When he takes the mound against the Reds on Friday, Mets pitcher Jenrry Mejia will be what his opponent, Reds pitcher Mike Leake, once was: an underdog fifth starter that emerged with the job out of camp.
Leake, who will be making his 2014 debut vs. New York, is coming off the best season of his career. He was 14-7 with a 3.37 ERA in 31 starts and 192 1/3 innings -- all career bests. This spring, for the first time in his career, Leake did not have to fight for a spot like he had from 2010-13. And he is no longer viewed as Cincinnati's fifth starter.
During his four-season career, Leake has provided some strong results against the Mets with a 2-2 record and 2.25 ERA in six starts. But he maintains he doesn't have a firm grasp of what type of foe the Reds will face on Friday.
"They only have a couple of guys that are still there. It's fairly a new team," Leake said on Thursday. "It's going to be a learning process the first inning or two because I won't know all of them. A few guys, I will know. The rest I will have to kind of see how they are swinging that day and react."
Leake had a last preseason tuneup pitching against his own team for Triple-A Louisville in an exhibition on Saturday. He allowed two hits and no runs in six innings, though the Reds did push across a run in the fifth after he'd recorded three outs. The official scorers decided to not count anything that happened after three outs, leading to a 1-0 Louisville win.
"It's tough. How much are our guys trying on a cold day that nobody wants to play?" Leake said. "I threw the ball well, yes, but I'm sure they didn't have the complete at-bats that they normally would."
Mejia beat out veteran Daisuke Matsuzaka for the fifth spot in New York's rotation after posting a 2.70 ERA with 13 strikeouts over 13 1/3 innings in camp. It happened even though Matsuzaka pitched well and as Mejia he dealt with a bunion on his right foot and inflammation in the forearm after being hit by a comebacker against the Blue Jays.
Upon the news that X-rays were negative on Mejia's injured right forearm, the Mets decided he would be their starter to pitch Friday vs. the Reds.
Mets manager Terry Collins envisioned Mejia being in the rotation until at least the midseason before a possible shift to the bullpen.
"I think a lot of that will be dictated by how he pitches and how his health is," Collins said. "If he goes out there, there's no reason why we can't get him to 100 innings or so -- not more -- so that takes us pretty deeply into midsummer. By then, if we think his innings are running out, hopefully by then some of those young guys will be ready."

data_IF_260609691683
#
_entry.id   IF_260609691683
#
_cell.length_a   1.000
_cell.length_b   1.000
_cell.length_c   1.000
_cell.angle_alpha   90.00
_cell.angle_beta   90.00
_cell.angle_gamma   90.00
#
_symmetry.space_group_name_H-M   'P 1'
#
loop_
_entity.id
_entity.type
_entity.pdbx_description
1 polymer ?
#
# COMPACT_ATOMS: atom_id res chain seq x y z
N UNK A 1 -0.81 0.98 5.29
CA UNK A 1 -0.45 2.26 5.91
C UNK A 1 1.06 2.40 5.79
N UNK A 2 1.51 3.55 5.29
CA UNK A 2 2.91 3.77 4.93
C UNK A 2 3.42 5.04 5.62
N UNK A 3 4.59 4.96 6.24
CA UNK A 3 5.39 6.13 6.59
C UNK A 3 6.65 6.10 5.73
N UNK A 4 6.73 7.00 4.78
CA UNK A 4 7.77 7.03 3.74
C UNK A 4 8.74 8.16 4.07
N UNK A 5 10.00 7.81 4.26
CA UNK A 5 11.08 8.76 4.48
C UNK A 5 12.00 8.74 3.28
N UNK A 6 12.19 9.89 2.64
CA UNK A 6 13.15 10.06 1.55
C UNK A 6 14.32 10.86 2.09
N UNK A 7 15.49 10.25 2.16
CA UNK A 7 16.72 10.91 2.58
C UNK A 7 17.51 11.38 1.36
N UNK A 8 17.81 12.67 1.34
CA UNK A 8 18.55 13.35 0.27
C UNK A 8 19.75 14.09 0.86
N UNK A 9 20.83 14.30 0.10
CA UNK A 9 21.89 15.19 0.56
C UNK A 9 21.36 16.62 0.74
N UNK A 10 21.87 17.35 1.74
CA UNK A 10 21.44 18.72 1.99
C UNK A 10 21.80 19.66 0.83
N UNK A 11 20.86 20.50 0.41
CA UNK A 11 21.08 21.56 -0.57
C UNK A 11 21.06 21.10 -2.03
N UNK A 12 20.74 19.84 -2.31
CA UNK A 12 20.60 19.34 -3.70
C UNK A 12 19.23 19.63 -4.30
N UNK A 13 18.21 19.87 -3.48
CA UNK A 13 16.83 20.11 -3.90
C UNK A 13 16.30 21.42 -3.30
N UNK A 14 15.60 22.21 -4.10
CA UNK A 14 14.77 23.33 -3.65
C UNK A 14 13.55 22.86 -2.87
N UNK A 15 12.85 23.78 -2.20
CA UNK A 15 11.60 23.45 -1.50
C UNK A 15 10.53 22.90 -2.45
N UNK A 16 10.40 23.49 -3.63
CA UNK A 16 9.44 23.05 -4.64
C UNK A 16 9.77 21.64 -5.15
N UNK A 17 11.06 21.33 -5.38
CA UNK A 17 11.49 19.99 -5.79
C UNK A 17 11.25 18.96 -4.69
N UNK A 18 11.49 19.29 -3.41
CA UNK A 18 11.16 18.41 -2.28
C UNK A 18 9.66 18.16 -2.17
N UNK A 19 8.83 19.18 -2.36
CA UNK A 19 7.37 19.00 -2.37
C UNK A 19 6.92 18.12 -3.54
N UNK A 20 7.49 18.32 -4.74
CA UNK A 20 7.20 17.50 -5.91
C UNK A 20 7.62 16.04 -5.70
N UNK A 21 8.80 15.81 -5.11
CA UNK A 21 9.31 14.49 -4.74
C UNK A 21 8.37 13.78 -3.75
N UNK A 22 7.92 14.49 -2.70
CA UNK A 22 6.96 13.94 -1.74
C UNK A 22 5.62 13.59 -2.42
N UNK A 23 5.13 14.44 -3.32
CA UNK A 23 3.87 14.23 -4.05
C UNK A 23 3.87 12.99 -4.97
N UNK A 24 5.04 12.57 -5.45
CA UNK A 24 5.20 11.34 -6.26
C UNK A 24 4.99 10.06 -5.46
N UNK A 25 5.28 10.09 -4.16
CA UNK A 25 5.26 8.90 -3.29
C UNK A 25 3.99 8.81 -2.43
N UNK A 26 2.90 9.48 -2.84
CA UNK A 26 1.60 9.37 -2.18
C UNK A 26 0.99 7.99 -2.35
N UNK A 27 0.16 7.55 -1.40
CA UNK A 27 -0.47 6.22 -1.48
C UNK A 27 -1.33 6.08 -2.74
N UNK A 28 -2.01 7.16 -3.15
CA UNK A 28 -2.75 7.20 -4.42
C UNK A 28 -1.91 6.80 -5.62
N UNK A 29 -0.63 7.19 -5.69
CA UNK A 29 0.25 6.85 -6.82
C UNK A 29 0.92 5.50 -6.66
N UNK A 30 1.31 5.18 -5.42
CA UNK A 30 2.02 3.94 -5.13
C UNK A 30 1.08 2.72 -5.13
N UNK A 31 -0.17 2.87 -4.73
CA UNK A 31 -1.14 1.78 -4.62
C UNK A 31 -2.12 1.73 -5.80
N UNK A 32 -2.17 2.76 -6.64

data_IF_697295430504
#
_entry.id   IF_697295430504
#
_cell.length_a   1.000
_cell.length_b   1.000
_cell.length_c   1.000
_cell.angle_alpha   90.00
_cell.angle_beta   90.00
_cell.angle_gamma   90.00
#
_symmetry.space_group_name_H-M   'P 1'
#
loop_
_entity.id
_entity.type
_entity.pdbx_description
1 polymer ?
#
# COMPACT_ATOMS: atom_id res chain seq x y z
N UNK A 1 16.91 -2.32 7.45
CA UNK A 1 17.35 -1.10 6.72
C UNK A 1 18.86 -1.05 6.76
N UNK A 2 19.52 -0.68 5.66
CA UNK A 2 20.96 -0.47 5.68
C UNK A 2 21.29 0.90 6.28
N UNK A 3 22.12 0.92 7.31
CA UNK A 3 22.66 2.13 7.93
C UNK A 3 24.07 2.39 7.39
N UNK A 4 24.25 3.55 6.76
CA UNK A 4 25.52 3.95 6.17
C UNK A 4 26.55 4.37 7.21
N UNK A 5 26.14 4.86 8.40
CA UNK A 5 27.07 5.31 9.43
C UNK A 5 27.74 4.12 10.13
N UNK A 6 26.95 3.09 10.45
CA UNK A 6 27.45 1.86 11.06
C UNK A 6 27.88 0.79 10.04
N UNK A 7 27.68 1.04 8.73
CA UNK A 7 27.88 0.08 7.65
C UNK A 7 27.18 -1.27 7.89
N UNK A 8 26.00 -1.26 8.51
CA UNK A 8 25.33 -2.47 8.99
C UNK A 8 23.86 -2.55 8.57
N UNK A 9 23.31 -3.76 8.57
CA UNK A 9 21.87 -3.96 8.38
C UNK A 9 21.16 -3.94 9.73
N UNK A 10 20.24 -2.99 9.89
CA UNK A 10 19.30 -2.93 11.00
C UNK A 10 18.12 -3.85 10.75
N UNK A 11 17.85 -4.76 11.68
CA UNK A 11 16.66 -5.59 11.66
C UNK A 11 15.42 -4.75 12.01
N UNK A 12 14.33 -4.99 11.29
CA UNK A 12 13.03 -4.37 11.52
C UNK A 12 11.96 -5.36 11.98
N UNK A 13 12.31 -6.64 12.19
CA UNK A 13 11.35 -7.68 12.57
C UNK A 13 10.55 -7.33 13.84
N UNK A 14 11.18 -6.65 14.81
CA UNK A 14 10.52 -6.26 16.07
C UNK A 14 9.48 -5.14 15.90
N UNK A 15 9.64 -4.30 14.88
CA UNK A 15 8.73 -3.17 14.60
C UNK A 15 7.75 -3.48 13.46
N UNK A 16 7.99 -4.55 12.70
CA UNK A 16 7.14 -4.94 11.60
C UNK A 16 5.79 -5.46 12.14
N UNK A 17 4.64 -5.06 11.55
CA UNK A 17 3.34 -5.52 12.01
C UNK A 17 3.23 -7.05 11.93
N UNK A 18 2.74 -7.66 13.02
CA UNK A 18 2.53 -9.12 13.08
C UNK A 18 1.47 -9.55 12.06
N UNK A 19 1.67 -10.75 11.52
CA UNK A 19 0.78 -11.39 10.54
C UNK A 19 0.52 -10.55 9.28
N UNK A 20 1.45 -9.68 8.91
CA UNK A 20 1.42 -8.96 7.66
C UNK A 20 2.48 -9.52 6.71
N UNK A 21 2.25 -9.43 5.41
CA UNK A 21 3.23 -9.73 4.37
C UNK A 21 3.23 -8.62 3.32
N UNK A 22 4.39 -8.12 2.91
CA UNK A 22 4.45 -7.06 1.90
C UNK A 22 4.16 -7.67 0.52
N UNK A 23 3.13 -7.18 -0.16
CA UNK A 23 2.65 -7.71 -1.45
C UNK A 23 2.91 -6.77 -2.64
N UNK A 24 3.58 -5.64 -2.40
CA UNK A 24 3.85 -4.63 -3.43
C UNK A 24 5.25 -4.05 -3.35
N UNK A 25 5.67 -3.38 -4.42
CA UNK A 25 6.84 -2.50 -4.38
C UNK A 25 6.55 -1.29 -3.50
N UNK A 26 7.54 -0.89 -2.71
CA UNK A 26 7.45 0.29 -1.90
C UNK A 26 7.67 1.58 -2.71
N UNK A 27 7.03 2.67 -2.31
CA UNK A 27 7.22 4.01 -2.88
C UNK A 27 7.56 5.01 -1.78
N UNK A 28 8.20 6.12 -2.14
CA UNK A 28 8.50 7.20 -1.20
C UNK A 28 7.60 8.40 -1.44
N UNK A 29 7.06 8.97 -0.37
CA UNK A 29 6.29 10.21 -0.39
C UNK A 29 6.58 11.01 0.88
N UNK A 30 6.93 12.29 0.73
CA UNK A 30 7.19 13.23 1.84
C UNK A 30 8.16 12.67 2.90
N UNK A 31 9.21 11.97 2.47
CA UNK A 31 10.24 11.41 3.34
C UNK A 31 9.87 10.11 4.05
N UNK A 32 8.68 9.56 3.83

Reds: Hamilton playing in
Reds rookie center fielder Billy Hamilton has the speed to cover a lot of ground, especially in a smaller outfielder like Great American Ball Park. That's one of the reasons Hamilton has been positioned closer than other center fielders might normally be.
"We encourage him to play a bit more shallow," Reds manager Bryan Price said. "He's going to take away lot of the balls in front of him. He's going to throw more guys out or have the chance to. He's got a good arm. He goes back extremely well for a young guy that hasn't been in center field a long time."
It could be interesting to see how Hamilton covers a more expansive outfield -- such as Citi Field's.
Mets: Outfield opportunities open up
Outfielder Chris Young's assignment to the disabled list should create regular playing time over the next two weeks for both Eric Young Jr. and Juan Lagares. With Chris Young nursing a strained right quad and ineligible to return until April 18, the Mets' most frequent outfield alignment is apt to be the one they used Thursday: Eric Young in left, Lagares in center and Curtis Granderson in right.
Heading into the season, it appeared that Young and Lagares would battle for playing time in a four-man outfield mix. But Chris Young's injury changed all that, creating everyday opportunities for both.
With the Reds scheduled to start right-handed pitchers in all three games this weekend, Eric Young is a decent bet to lead off all three times. Andrew Brown should also receive some outfield starts in Chris Young's absence, but likely only with lefty starters on the mound.
Recent history has favored the Reds over the Mets, especially when it comes to pitching. Cincinnati's pitchers have produced a 2.36 ERA (33 earned runs over 126 innings pitched) against the Mets in 14 games over the last two seasons.
At Citi Field, the Reds are 12-5 all time, which included a three-game sweep in 2013 and a 7-1 record over the past two seasons. They are 4-0-1 in the last five series in Flushing.